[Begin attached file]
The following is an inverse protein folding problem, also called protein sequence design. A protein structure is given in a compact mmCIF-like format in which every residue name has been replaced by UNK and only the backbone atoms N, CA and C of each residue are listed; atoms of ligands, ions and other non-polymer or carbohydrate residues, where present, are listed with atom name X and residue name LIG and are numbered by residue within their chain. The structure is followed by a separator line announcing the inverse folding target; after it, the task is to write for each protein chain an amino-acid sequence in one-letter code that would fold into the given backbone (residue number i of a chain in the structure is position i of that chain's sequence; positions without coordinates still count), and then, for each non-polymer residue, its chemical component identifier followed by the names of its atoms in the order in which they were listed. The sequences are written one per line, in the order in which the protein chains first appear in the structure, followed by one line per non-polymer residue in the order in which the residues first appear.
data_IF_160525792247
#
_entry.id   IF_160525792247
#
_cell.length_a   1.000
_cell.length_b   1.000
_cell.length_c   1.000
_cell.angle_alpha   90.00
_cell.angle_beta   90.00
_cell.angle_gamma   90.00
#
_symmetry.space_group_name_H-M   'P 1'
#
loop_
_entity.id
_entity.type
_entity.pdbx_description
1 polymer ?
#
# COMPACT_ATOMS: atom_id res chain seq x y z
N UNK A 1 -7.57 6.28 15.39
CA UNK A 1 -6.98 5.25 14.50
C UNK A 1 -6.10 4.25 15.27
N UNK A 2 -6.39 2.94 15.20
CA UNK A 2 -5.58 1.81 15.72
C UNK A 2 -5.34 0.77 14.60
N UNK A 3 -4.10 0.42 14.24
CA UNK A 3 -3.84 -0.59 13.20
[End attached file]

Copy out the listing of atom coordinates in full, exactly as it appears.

The following is an inverse protein folding problem, also called protein sequence design. A protein structure is given in a compact mmCIF-like format in which every residue name has been replaced by UNK and only the backbone atoms N, CA and C of each residue are listed; atoms of ligands, ions and other non-polymer or carbohydrate residues, where present, are listed with atom name X and residue name LIG and are numbered by residue within their chain. The structure is followed by a separator line announcing the inverse folding target; after it, the task is to write for each protein chain an amino-acid sequence in one-letter code that would fold into the given backbone (residue number i of a chain in the structure is position i of that chain's sequence; positions without coordinates still count), and then, for each non-polymer residue, its chemical component identifier followed by the names of its atoms in the order in which they were listed. The sequences are written one per line, in the order in which the protein chains first appear in the structure, followed by one line per non-polymer residue in the order in which the residues first appear.
data_IF_160525792247
#
_entry.id   IF_160525792247
#
_cell.length_a   1.000
_cell.length_b   1.000
_cell.length_c   1.000
_cell.angle_alpha   90.00
_cell.angle_beta   90.00
_cell.angle_gamma   90.00
#
_symmetry.space_group_name_H-M   'P 1'
#
loop_
_entity.id
_entity.type
_entity.pdbx_description
1 polymer ?
#
# COMPACT_ATOMS: atom_id res chain seq x y z
N UNK A 1 -7.57 6.28 15.39
CA UNK A 1 -6.98 5.25 14.50
C UNK A 1 -6.10 4.25 15.27
N UNK A 2 -6.39 2.94 15.20
CA UNK A 2 -5.58 1.81 15.72
C UNK A 2 -5.34 0.77 14.60
N UNK A 3 -4.10 0.42 14.24
CA UNK A 3 -3.84 -0.59 13.20